When I was twelve, I got to watch my father hit the bottom. He was a smart man from a conservative, upper middle-class mid-western family with a degree from Harvard Divinity, who at 42 found himself broke and having to move into a slum. He had become the thing his own father had long assumed he would be—a failure. And I was there the moment he understood this. It couldn’t have been easy for him, breaking down in front of his twelve year-old son, but the momentum of the realization was too strong for him, and that’s what he did. In a way, I lived my life from that moment forward determined not to be him. Not all of him, just the part of him that went broke and got divorced again and again and wound up living in a slum.
I discovered writing and believed I had found an antidote to what my father’s life became in his forties. And in a way, I had. When I allowed it, I would disappear through the experience of writing. When I allowed it, I forgot about me entirely, becoming an open window, and whatever came through seemed bright and interesting and far more important and useful than anything I had ever suffered or worried about.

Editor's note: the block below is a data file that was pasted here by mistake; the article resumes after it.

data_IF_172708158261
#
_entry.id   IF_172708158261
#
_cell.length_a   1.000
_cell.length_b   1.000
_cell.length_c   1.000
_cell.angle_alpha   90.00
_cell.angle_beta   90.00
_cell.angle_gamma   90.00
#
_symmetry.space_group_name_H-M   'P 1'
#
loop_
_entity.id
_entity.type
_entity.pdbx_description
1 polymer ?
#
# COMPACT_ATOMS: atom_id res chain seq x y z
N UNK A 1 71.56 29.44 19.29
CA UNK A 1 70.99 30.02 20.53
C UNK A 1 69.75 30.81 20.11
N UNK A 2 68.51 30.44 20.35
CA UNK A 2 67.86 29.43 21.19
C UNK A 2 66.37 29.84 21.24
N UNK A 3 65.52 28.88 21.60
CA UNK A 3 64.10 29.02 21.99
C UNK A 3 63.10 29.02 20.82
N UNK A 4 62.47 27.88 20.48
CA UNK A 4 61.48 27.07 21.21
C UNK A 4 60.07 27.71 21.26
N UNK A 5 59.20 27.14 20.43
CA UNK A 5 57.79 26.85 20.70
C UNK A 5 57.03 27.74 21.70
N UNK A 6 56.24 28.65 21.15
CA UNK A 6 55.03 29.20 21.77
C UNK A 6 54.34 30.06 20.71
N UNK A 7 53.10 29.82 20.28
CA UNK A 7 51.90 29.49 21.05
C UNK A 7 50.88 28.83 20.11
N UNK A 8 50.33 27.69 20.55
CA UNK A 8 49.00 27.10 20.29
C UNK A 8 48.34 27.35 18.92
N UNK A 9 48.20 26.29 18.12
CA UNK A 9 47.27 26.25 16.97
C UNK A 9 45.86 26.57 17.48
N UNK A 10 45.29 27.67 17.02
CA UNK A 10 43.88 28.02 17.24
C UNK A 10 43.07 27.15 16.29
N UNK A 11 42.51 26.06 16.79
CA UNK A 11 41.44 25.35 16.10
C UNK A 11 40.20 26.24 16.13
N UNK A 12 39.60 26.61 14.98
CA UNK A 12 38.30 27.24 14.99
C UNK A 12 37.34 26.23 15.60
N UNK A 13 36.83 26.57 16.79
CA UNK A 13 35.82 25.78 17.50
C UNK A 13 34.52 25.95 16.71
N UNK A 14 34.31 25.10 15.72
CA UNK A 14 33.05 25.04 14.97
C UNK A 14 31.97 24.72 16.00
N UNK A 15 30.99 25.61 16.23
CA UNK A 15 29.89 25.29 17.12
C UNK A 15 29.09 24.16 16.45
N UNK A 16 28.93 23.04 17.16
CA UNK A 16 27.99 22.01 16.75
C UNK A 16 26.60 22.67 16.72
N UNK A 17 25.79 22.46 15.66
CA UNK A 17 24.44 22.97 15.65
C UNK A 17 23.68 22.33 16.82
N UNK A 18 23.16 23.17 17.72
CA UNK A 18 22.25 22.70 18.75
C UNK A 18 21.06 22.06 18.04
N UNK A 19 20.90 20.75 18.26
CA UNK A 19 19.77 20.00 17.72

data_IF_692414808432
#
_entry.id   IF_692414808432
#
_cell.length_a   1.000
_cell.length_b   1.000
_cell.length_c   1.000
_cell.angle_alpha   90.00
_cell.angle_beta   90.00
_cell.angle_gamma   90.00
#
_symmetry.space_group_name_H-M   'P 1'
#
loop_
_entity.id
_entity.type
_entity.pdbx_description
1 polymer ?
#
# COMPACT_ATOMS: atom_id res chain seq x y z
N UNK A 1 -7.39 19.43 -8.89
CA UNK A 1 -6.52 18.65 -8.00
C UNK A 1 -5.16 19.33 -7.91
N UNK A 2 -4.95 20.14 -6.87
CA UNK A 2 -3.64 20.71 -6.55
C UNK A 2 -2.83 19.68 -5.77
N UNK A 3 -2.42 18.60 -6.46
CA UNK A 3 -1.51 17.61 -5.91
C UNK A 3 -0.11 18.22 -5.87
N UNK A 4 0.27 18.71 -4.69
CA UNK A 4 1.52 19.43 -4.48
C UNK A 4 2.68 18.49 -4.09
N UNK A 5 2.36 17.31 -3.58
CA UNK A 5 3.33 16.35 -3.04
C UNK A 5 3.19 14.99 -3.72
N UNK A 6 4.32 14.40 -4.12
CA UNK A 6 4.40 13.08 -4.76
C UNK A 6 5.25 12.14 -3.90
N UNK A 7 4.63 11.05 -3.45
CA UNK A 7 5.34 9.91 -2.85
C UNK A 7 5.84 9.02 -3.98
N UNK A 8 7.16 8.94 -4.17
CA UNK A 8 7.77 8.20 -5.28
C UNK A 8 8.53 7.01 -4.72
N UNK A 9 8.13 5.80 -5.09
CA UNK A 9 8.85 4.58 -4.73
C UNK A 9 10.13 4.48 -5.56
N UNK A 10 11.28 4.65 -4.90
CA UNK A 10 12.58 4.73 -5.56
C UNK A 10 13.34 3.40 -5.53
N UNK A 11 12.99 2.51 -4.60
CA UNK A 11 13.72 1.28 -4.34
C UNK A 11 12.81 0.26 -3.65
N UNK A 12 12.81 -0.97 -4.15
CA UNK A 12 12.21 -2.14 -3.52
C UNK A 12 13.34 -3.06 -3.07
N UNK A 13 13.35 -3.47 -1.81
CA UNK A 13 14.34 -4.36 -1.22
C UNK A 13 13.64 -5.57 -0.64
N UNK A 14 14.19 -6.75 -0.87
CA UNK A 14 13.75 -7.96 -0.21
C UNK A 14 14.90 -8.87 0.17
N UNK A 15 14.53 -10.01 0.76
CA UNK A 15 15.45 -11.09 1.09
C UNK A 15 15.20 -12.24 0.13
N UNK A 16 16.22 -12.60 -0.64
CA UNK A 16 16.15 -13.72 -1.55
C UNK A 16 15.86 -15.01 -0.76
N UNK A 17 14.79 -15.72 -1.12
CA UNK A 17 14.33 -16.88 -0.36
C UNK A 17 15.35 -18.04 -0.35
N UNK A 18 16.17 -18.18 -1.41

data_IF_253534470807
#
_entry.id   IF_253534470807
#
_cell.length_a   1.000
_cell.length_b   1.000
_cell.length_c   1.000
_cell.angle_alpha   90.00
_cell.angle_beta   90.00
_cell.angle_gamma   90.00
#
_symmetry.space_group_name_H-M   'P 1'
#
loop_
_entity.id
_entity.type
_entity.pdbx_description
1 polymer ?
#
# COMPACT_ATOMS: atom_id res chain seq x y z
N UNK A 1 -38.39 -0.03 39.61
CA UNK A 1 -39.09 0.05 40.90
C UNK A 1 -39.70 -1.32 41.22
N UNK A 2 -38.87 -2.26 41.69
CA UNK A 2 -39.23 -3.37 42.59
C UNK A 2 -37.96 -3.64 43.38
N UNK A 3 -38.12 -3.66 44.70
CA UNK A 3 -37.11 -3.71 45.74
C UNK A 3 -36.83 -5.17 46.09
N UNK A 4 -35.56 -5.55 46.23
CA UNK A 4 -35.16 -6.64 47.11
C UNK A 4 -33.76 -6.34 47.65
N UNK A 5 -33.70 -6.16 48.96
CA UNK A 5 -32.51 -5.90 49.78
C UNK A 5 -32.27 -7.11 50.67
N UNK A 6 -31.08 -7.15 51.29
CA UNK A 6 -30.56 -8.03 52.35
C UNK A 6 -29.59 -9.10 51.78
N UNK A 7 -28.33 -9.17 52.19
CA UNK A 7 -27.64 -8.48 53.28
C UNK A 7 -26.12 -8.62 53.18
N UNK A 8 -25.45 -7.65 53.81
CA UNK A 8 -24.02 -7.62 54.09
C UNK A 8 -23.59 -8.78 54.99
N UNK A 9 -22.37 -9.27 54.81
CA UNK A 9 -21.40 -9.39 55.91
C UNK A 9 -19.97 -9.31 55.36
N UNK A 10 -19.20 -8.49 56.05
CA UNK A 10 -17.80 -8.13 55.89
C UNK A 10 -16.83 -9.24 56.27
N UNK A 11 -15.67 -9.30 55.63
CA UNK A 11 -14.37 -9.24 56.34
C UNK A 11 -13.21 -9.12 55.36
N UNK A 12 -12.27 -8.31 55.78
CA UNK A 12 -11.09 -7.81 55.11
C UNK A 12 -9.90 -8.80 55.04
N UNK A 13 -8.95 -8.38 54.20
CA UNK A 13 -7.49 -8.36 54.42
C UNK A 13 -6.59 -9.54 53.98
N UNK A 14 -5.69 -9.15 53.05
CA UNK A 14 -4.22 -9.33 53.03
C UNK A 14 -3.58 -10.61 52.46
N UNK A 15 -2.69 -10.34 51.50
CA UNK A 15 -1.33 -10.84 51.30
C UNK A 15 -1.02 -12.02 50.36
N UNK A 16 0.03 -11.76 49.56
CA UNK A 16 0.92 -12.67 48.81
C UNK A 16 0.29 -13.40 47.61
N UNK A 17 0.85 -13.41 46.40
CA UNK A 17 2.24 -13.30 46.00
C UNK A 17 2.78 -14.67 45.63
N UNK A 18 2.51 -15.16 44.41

Unfortunately, one cannot live not to be something. The harder you try not to be it, the more the thing you are running from fills your days. And so of course, disappearing wasn’t enough. Of course, I must also be a success so I wouldn’t worry about myself. Eventually, instead of disappearing, I tried to grow bigger, grow into a success, and in the process wound up living exactly what I said I mustn’t, though in my own writerly way. And then, like he himself must have learned even that very day, that awful moment you live in fear of comes and then goes and there you are still standing and so what next?
You need only experience the bliss of disappearing once to know that it is the only thing worth seeking, but then you look in the mirror and you forget and seek yourself again through praise or reviews or letters from agents and find nothing worth keeping. Throw it all away and forget what you have seen. The mirror can only reveal what you look like looking at yourself, the very part of you you will forget when you disappear through the open window of you.
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